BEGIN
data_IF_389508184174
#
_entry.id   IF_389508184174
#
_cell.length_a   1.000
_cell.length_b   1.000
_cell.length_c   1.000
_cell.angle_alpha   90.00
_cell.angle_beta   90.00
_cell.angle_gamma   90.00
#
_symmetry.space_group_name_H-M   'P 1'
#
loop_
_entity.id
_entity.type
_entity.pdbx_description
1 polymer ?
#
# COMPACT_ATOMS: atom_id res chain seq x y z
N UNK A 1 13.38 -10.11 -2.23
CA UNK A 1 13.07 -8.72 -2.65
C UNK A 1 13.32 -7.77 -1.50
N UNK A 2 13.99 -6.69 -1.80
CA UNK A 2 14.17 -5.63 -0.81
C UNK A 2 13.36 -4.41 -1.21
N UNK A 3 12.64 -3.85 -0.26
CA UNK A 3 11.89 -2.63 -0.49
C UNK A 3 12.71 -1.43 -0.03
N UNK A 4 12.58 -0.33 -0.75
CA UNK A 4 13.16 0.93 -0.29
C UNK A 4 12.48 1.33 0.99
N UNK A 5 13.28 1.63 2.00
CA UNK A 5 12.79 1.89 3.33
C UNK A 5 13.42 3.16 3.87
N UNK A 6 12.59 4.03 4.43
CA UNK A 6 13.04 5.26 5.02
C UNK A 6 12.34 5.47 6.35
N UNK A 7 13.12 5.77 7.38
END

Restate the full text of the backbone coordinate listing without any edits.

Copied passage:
data_IF_389508184174
#
_entry.id   IF_389508184174
#
_cell.length_a   1.000
_cell.length_b   1.000
_cell.length_c   1.000
_cell.angle_alpha   90.00
_cell.angle_beta   90.00
_cell.angle_gamma   90.00
#
_symmetry.space_group_name_H-M   'P 1'
#
loop_
_entity.id
_entity.type
_entity.pdbx_description
1 polymer ?
#
# COMPACT_ATOMS: atom_id res chain seq x y z
N UNK A 1 13.38 -10.11 -2.23
CA UNK A 1 13.07 -8.72 -2.65
C UNK A 1 13.32 -7.77 -1.50
N UNK A 2 13.99 -6.69 -1.80
CA UNK A 2 14.17 -5.63 -0.81
C UNK A 2 13.36 -4.41 -1.21
N UNK A 3 12.64 -3.85 -0.26
CA UNK A 3 11.89 -2.63 -0.49
C UNK A 3 12.71 -1.43 -0.03
N UNK A 4 12.58 -0.33 -0.75
CA UNK A 4 13.16 0.93 -0.29
C UNK A 4 12.48 1.33 0.99
N UNK A 5 13.28 1.63 2.00
CA UNK A 5 12.79 1.89 3.33
C UNK A 5 13.42 3.16 3.87
N UNK A 6 12.59 4.03 4.43
CA UNK A 6 13.04 5.26 5.02
C UNK A 6 12.34 5.47 6.35
N UNK A 7 13.12 5.77 7.38